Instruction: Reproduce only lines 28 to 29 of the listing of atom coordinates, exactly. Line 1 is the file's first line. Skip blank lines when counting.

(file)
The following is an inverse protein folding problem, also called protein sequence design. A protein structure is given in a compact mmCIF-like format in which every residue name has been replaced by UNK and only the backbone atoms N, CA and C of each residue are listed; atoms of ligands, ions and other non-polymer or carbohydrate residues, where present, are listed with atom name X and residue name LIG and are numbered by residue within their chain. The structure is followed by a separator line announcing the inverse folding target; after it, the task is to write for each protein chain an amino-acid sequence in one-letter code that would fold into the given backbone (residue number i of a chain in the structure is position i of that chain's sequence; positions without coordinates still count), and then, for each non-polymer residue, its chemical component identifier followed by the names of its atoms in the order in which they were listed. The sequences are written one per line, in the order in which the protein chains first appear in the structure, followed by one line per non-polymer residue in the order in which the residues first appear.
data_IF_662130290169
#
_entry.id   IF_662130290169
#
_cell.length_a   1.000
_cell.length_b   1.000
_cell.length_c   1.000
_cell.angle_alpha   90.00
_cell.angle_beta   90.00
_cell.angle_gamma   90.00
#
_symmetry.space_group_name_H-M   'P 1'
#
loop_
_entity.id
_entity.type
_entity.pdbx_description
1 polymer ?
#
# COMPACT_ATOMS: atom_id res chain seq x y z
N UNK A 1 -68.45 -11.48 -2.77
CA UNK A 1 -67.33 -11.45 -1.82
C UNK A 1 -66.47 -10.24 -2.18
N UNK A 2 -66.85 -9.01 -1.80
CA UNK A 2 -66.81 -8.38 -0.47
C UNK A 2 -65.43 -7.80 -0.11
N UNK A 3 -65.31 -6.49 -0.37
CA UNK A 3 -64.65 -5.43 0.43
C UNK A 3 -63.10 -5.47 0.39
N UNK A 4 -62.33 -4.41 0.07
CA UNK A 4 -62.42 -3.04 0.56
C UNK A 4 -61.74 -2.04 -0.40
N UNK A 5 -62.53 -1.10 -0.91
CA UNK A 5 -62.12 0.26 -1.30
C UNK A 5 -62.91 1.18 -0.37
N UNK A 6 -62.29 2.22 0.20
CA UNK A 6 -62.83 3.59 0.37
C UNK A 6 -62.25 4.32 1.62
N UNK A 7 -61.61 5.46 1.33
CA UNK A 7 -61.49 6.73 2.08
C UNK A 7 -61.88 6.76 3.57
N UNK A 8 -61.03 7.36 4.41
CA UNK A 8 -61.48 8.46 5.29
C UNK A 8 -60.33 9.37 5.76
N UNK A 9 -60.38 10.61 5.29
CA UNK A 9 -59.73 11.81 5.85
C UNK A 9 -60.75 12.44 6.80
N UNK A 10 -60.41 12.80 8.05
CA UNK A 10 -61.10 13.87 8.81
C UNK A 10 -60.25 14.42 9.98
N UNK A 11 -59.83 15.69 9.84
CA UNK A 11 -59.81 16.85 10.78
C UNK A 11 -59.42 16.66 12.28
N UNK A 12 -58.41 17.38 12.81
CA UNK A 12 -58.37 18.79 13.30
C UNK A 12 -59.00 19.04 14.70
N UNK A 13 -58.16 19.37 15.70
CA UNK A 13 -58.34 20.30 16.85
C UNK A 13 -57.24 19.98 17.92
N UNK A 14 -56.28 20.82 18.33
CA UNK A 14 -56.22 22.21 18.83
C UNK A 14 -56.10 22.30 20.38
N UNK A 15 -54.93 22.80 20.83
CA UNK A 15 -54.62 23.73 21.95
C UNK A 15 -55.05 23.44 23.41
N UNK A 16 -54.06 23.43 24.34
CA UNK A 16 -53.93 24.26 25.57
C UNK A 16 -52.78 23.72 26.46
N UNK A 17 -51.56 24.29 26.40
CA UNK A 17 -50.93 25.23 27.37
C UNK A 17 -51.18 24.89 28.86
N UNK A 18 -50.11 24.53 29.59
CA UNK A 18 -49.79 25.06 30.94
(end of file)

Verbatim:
N UNK A 3 -65.31 -6.49 -0.37
CA UNK A 3 -64.65 -5.43 0.43